When you wish to make a piece of marquetry, you begin by making the general design of the work to be executed, as, for example figure 1, where you take one or many tracings, according to what is necessary, the initial design is to be conserved for using to finish the piece.
Then you take a sheet of shell of a convenient size, and a sheet of brass [in the original French text, here the author is specifically referring to brass while elsewhere Roubo may be referring to brass or copper and we have chosen to use the term brass as it seems more sensible — DCW], which you glue one on top of the other with ordinary glue, not all over but only in a few spots, which is sufficient for fastening them together. Before gluing the sheet of brass, it is good to scrape the underside with a coarse file used in different directions, or even with a toothing plane iron, so that when it is cut out, it bonds better with the glue.
When the two sheets are thus joined together, you glue the tracing on that of the brass, and you let it all dry, after which you cut it out with the marquetry saw in the same way as for mosaic in wood.
Since the ornaments of marquetry or mosaic in metal are ordinarily very delicate and of a form often very complicated, it is necessary to use extremely fine saw blades. You often start by piercing little holes in places that are the less obvious in the work. These holes are made with the little hand drill, represented in plate 319, figures 1 & 2, or even with a pump drill, figure 12, same plate, which depends absolutely on the different occasion or taste of the worker. With much delicacy and skill he places the saw [blade] such that he always sees the line on the tracing, and that he cut out the largest quantity possible without being required to remove the saw.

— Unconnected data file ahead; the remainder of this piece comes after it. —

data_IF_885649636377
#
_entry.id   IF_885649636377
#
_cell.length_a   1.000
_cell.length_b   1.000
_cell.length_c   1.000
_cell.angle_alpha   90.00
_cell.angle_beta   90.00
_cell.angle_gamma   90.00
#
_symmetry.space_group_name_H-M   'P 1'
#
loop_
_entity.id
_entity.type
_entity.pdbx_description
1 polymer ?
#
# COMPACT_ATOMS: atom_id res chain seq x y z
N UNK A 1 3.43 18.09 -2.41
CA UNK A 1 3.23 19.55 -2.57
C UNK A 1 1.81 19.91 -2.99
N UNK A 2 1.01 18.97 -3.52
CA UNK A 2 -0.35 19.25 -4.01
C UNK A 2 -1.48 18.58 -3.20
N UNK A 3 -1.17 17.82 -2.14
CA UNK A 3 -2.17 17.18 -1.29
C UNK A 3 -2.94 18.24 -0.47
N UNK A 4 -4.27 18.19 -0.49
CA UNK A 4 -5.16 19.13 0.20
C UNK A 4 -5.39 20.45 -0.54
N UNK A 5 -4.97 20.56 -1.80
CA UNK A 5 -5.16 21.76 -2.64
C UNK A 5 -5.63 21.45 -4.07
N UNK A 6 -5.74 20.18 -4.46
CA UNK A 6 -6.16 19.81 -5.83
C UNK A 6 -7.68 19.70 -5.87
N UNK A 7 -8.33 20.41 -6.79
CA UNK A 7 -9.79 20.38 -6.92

[It is fascinating to read Roubo’s exhortation regarding working posture and the need for strong directional light (even without stating it explicitly), namely that the orientation of the workpiece to the artisan be such that the marqueteur can always see clearly the line he is cutting. The undeniable conclusion is that the workpiece is moving constantly and the saw and lighting orientation remain constant while the sawing is underway. Furthermore his instruction to “cut out the largest quantity possible without being required to remove the saw” may have been honored more in the telling than in the practice. There are numerous historical examples of craftsmen simply cutting “across the field” of the background to get from one element to another rather than removing and reinserting the saw blade in a new hole. Was this because the latter have been troublesome it would have placed stress on the precious saw blade, perhaps an unnecessary risk at that time? – DCW]
When the design is entirely cut out, you separate the two sheets one from the other, whether by plunging them in hot water, or simply by passing between them a very thin blade of a knife, which is sufficient, when you take care to place nothing but a few spots of thin glue, and simply that which is necessary to hold the two sheets together, as I said above. After the sheets are separated, you disassemble them, that is to say, you take out the ornaments for repositioning one piece inside the other, so each piece remains empty, like that represented in figure 2.